“We shall focus on what Nietzsche planned to say in Part III under the title “Principle of a New Valuation,” according to the arrangement discussed above. Evidently, Nietzsche wanted to express the “new,” his own “philosophy” here. If Nietzsche’s essential and sole thought is the will to power, the title of the third book immediately provides important information about what will to power is, without our yet grasping its proper essence. Will to power is the “principle of a new valuation,” and vice versa: the principle of the new valuation to be grounded is will to power. What does “valuation” mean? What does the word value mean?  The word value as a special term came into circulation partly through Nietzsche. One speaks of the “cultural values” of a nation, of the “vital values” of a people, of “moral,” “aesthetic,” religious” “values.” One does not think very much about these phrases–even though they are supposed, after all, to contain an appeal to what is supreme and ultimate.

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peace in ancient Rome and Greece

‘Neither the enormously powerful Roman Mars nor the weaker Greek Ares received the slightest competition from the minor divinities of peace’ (M. I. Finley, Ancient History: Evidence and Models, p. 68).

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Ancient history

‘Of course any idiot could have differentiated between a primary and a secondary source, and also between a careful writer and a charlatan; and most historians in antiquity, even the weaker ones, were not idiots’ (M. I. Finley, Ancient History: Evidence and Models, p. 8).

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Aldous Huxley on Accidie (aka, melancholy, boredom, ennui, despair)

From: “On the Margin”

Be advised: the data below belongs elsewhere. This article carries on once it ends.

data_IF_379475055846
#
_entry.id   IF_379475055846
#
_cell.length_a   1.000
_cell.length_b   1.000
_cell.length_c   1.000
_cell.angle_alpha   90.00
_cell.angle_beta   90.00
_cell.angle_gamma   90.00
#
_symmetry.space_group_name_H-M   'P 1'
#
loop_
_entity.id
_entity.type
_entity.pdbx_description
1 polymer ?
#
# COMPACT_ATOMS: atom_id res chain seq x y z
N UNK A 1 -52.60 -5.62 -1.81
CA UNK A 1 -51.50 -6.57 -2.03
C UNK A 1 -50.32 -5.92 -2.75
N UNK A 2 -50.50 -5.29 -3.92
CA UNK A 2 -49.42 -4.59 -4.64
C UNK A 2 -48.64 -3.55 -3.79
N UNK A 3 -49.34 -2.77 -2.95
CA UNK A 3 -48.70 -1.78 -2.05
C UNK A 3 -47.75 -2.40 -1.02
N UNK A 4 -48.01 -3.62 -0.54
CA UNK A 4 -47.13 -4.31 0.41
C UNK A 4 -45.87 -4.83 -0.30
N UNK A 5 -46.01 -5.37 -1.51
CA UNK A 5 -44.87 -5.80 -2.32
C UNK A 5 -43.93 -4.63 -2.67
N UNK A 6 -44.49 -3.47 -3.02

The cœnobites of the Thebaid were subjected to the assaults of many demons.  Most of these evil spirits cam furtively with the coming of night.  But there was one, a fiend of deadly subtlety, who was not afraid to walk by day.  The holy men of the desert called him the dæmon meridianus; for his favourite hour of visitation was in the heat of the day.  He would lie in wait for monks grown weary with working in the oppressive heat, seizing a moment of weakness to force an entrance into their hearts.  And once installed there, what havoc he wrought!  For suddenly it would seem to the poor victim that the day was intolerably long and life desolatingly empty.  He would go to the door of his cell and look up at the sun and ask himself if a new Joshua had arrested it midway up the heavens.  Then he would go back into the sade and wonder what good he was doing in that cell or if there was any object in existence.  Then he would look at the sun again and find it indubitably stationary, and the hour of the communal repast of the evening as remote as ever.  And he would go back to his meditations, to sink, sink through disgust and lassitude into the black depths of despair and hopeless unbelief.  When that happened the demon smiled and took his departure, conscious that he had done a good morning’s work.